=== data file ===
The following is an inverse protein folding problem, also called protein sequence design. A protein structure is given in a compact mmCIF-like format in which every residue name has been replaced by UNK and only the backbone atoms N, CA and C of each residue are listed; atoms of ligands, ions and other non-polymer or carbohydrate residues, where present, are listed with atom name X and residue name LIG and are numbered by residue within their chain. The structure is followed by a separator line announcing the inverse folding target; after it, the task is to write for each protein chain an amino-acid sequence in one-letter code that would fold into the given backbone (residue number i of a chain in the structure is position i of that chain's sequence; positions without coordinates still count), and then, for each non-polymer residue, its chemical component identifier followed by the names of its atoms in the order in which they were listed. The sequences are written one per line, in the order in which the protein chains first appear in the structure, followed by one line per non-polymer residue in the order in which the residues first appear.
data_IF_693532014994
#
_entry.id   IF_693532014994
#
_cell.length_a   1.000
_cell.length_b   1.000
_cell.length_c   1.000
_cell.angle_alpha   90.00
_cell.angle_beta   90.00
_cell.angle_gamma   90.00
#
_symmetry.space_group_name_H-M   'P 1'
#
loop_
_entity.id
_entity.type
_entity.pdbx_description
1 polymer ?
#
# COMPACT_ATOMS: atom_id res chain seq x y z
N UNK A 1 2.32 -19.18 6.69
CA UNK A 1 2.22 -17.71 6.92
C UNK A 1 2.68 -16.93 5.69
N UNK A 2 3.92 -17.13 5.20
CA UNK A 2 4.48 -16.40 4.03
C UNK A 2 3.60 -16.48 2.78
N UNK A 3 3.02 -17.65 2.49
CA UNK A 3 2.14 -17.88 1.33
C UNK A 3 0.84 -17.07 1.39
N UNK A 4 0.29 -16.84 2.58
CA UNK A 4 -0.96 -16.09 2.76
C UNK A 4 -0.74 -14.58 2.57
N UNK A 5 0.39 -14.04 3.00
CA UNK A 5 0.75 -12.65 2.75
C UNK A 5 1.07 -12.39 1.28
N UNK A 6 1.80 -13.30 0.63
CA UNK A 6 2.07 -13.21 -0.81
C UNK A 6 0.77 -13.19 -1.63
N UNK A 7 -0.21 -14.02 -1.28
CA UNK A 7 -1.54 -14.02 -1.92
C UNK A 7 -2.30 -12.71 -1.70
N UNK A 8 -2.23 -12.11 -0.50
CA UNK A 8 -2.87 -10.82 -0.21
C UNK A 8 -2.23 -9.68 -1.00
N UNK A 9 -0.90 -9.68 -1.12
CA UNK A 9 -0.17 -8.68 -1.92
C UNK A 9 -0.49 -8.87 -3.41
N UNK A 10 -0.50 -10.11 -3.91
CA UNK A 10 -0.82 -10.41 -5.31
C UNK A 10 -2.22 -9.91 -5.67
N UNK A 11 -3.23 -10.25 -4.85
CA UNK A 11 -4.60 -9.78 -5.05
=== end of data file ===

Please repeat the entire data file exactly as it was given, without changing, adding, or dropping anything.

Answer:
The following is an inverse protein folding problem, also called protein sequence design. A protein structure is given in a compact mmCIF-like format in which every residue name has been replaced by UNK and only the backbone atoms N, CA and C of each residue are listed; atoms of ligands, ions and other non-polymer or carbohydrate residues, where present, are listed with atom name X and residue name LIG and are numbered by residue within their chain. The structure is followed by a separator line announcing the inverse folding target; after it, the task is to write for each protein chain an amino-acid sequence in one-letter code that would fold into the given backbone (residue number i of a chain in the structure is position i of that chain's sequence; positions without coordinates still count), and then, for each non-polymer residue, its chemical component identifier followed by the names of its atoms in the order in which they were listed. The sequences are written one per line, in the order in which the protein chains first appear in the structure, followed by one line per non-polymer residue in the order in which the residues first appear.
data_IF_693532014994
#
_entry.id   IF_693532014994
#
_cell.length_a   1.000
_cell.length_b   1.000
_cell.length_c   1.000
_cell.angle_alpha   90.00
_cell.angle_beta   90.00
_cell.angle_gamma   90.00
#
_symmetry.space_group_name_H-M   'P 1'
#
loop_
_entity.id
_entity.type
_entity.pdbx_description
1 polymer ?
#
# COMPACT_ATOMS: atom_id res chain seq x y z
N UNK A 1 2.32 -19.18 6.69
CA UNK A 1 2.22 -17.71 6.92
C UNK A 1 2.68 -16.93 5.69
N UNK A 2 3.92 -17.13 5.20
CA UNK A 2 4.48 -16.40 4.03
C UNK A 2 3.60 -16.48 2.78
N UNK A 3 3.02 -17.65 2.49
CA UNK A 3 2.14 -17.88 1.33
C UNK A 3 0.84 -17.07 1.39
N UNK A 4 0.29 -16.84 2.58
CA UNK A 4 -0.96 -16.09 2.76
C UNK A 4 -0.74 -14.58 2.57
N UNK A 5 0.39 -14.04 3.00
CA UNK A 5 0.75 -12.65 2.75
C UNK A 5 1.07 -12.39 1.28
N UNK A 6 1.80 -13.30 0.63
CA UNK A 6 2.07 -13.21 -0.81
C UNK A 6 0.77 -13.19 -1.63
N UNK A 7 -0.21 -14.02 -1.28
CA UNK A 7 -1.54 -14.02 -1.92
C UNK A 7 -2.30 -12.71 -1.70
N UNK A 8 -2.23 -12.11 -0.50
CA UNK A 8 -2.87 -10.82 -0.21
C UNK A 8 -2.23 -9.68 -1.00
N UNK A 9 -0.90 -9.68 -1.12
CA UNK A 9 -0.17 -8.68 -1.92
C UNK A 9 -0.49 -8.87 -3.41
N UNK A 10 -0.50 -10.11 -3.91
CA UNK A 10 -0.82 -10.41 -5.31
C UNK A 10 -2.22 -9.91 -5.67
N UNK A 11 -3.23 -10.25 -4.85
CA UNK A 11 -4.60 -9.78 -5.05